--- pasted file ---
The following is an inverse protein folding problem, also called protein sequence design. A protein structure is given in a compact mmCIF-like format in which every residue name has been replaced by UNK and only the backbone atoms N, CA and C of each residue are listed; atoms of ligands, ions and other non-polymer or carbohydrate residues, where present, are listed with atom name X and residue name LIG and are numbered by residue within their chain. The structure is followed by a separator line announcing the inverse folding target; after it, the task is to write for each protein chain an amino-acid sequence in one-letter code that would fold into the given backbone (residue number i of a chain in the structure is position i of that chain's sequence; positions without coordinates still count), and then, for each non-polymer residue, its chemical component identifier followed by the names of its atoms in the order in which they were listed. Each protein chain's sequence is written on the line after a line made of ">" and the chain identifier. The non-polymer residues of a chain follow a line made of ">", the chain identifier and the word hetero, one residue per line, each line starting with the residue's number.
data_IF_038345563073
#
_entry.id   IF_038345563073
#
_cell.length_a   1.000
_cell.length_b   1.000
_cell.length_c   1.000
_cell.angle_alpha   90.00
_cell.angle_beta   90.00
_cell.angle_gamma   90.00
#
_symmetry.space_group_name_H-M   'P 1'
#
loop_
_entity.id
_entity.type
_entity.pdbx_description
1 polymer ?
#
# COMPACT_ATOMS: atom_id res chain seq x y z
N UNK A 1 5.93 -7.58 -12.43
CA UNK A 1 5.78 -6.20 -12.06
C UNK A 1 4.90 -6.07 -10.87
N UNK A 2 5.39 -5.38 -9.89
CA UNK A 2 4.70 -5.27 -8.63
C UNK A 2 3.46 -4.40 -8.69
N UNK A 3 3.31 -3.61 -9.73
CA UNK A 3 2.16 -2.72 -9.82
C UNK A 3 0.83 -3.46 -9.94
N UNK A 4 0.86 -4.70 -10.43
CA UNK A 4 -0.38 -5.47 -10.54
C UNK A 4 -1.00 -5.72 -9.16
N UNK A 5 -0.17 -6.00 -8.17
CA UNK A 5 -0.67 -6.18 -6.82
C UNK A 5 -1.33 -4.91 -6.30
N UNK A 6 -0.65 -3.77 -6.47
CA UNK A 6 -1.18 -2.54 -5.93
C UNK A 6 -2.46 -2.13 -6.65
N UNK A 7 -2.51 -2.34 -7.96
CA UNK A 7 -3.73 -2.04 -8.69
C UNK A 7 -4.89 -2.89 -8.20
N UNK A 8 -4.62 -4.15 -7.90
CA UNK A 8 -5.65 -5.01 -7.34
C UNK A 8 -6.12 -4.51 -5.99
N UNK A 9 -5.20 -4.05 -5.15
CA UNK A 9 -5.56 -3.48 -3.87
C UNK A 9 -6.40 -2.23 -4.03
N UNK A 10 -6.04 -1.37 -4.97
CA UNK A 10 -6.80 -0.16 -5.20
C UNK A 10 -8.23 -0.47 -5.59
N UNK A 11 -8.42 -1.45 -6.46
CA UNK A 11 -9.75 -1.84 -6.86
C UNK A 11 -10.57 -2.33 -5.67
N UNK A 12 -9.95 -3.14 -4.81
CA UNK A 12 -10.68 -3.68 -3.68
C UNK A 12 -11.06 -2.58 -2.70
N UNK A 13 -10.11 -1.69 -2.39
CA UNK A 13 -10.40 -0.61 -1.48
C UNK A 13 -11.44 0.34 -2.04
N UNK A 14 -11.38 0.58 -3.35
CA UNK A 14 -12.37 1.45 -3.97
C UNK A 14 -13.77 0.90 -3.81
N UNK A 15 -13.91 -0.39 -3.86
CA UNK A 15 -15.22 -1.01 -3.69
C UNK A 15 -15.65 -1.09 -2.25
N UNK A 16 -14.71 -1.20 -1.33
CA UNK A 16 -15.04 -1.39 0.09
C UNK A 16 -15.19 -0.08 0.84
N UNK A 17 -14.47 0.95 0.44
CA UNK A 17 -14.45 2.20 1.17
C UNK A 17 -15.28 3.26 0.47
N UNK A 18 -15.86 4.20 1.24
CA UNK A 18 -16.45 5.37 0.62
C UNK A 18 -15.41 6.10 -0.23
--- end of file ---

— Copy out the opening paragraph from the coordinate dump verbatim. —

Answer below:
The following is an inverse protein folding problem, also called protein sequence design. A protein structure is given in a compact mmCIF-like format in which every residue name has been replaced by UNK and only the backbone atoms N, CA and C of each residue are listed; atoms of ligands, ions and other non-polymer or carbohydrate residues, where present, are listed with atom name X and residue name LIG and are numbered by residue within their chain. The structure is followed by a separator line announcing the inverse folding target; after it, the task is to write for each protein chain an amino-acid sequence in one-letter code that would fold into the given backbone (residue number i of a chain in the structure is position i of that chain's sequence; positions without coordinates still count), and then, for each non-polymer residue, its chemical component identifier followed by the names of its atoms in the order in which they were listed. Each protein chain's sequence is written on the line after a line made of ">" and the chain identifier. The non-polymer residues of a chain follow a line made of ">", the chain identifier and the word hetero, one residue per line, each line starting with the residue's number.